WASHINGTON — Rocket Lab says a Virgin Orbit facility it acquired at a bankruptcy auction in May will allow the company to scale up production of its Neutron rocket in development.

Rocket Lab placed a winning bid of $16.1 million for Virgin Orbit’s main production facility in Long Beach, California, just a few blocks from its own headquarters and factory in the city. The bid included the machinery and equipment in that facility.

In an Aug. 8 earnings call, Peter Beck, chief executive of Rocket Lab, described the deal as a cost-effective way to acquire the capability to scale up production of Neutron once that larger vehicle enters operations.

“We estimate that the $16.1 million price paid for this would have represented around $100 million of value versus having to purchase new,” he said. “We believe this asset purchase enables significant savings for Neutron and supports future scaling as we work towards first launch.”

Later in the call, he said the focus of the former Virgin Orbit facility will be on production of Archimedes engines for the Neutron, as well as composite components. “The Virgin Orbit acquisition is really a scaling enabler,” he said. “Where Virgin Orbit for us is really, really going to shine is on the backside of the project, where we need to start producing larger volumes of engines and even composite components and such.”

Rocket Lab announced Neutron in 2021 as a medium-class reusable launch vehicle capable of placing up to 13,000 kilograms into low Earth orbit. The company is still refining the design, as evidenced by new illustrations recently released by the company that feature tweaks such as larger landing legs.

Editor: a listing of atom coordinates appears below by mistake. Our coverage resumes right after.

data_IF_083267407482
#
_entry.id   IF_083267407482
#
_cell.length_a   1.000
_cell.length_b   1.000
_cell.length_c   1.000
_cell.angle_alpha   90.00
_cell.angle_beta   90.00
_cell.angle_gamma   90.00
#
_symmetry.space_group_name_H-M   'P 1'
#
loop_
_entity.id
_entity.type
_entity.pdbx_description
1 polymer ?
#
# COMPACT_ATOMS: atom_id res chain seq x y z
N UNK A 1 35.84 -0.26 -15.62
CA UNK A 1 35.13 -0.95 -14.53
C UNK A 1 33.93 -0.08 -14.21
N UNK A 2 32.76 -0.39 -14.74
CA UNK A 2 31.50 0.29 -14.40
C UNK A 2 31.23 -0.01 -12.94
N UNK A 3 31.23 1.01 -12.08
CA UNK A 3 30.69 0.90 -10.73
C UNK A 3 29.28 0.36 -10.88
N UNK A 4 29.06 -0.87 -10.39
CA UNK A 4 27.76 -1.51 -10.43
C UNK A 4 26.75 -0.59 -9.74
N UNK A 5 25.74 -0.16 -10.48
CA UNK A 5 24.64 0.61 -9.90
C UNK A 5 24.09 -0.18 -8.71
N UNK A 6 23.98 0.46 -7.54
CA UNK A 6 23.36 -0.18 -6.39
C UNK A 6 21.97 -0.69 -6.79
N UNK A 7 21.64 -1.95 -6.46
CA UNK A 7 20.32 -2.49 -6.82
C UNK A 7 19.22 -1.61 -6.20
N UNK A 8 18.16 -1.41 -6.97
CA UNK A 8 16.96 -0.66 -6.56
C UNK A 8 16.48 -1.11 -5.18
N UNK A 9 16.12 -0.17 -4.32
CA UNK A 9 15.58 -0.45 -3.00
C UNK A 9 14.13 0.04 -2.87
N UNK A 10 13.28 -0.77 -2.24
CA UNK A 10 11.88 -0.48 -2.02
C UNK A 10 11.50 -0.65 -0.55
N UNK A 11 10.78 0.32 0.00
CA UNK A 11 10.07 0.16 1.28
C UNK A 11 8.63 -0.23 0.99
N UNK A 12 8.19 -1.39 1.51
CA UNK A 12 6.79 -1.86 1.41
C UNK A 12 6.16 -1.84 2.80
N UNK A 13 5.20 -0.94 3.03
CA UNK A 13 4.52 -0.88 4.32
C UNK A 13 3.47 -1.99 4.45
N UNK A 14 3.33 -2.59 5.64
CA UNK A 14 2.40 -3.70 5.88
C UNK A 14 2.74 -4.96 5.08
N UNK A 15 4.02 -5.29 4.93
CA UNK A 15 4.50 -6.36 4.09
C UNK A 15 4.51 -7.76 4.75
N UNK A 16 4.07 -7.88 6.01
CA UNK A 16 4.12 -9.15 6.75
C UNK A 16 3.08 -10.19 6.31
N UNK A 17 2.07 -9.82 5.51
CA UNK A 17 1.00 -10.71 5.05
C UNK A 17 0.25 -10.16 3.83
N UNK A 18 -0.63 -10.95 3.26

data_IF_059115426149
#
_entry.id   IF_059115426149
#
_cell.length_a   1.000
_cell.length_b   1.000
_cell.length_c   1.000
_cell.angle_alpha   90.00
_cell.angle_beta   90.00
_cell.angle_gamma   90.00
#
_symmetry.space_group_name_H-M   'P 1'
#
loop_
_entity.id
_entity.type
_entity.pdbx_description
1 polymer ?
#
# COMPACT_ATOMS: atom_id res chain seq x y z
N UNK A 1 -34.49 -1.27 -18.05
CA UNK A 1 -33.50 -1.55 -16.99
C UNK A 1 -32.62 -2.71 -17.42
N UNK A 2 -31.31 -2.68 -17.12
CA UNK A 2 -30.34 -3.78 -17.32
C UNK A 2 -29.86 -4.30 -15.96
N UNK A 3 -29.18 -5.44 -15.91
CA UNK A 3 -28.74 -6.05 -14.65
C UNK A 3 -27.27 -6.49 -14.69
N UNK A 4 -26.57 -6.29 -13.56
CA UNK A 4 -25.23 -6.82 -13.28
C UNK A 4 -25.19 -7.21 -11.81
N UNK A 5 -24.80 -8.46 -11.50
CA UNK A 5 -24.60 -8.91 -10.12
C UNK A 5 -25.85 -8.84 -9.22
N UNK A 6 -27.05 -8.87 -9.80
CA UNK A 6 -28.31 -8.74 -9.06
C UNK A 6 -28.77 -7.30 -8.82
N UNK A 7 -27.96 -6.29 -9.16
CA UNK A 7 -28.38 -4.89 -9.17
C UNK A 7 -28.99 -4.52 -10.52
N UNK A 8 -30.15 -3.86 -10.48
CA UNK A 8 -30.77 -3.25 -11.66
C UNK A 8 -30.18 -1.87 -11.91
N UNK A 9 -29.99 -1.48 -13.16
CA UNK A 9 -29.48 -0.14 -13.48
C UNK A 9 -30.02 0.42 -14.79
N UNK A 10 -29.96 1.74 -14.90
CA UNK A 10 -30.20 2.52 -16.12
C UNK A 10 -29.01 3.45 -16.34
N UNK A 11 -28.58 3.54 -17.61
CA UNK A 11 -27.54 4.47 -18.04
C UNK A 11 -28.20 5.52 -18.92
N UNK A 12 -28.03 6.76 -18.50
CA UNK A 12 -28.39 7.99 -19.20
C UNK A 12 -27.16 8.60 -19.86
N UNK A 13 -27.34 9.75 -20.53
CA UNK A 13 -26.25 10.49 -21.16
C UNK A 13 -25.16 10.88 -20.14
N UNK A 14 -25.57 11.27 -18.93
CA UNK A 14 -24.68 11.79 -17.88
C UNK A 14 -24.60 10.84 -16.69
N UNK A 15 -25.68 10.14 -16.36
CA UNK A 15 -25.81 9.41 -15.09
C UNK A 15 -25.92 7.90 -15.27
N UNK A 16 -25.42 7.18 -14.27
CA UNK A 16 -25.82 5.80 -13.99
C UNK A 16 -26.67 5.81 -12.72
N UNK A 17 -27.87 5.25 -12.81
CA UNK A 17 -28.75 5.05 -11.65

The revised legs, Beck said in the call, are optimized for landings on barges at sea. The company also switched from a “Hungry Hippo” payload fairing that opened in four segments to a more conventional two-segment clamshell that he said simplified its design.

Neutron on pad
An earlier illustration of Rocket Lab’s Neutron. Credit: Rocket Lab

“These design changes were actually made some months ago as part of our iterative testing analysis program and some direct customer feedback, but the artwork really just hadn’t kept up with pace with the real vehicle,” Beck said.

Rocket Lab, he said, is making progress on various elements of Neutron. The company completed a qualification tank for the second stage ahead of cryogenic testing planned for this quarter. The first complete Archimedes qualification engine is scheduled to be completed by the end of the year.

Construction of the Neutron launch pad, called Launch Complex 3, at Mid-Atlantic Regional Spaceport on Wallops Island, Virginia, is scheduled to begin this quarter. Beck noted that launching from Wallops “has significantly less congestion relative to the Cape and close proximity to key government customers.”

When Rocket Lab announced Neutron, the company said the vehicle would make its first flight in 2024. Beck hedged a bit about those plans in the call. “We’re still working towards getting something on the pad by 2024,” he said, but stopped short of saying when the first launch would take place.

Jeff Foust writes about space policy, commercial space, and related topics for SpaceNews. He earned a Ph.D. in planetary sciences from the Massachusetts Institute of Technology and a bachelor’s degree with honors in geophysics and planetary science...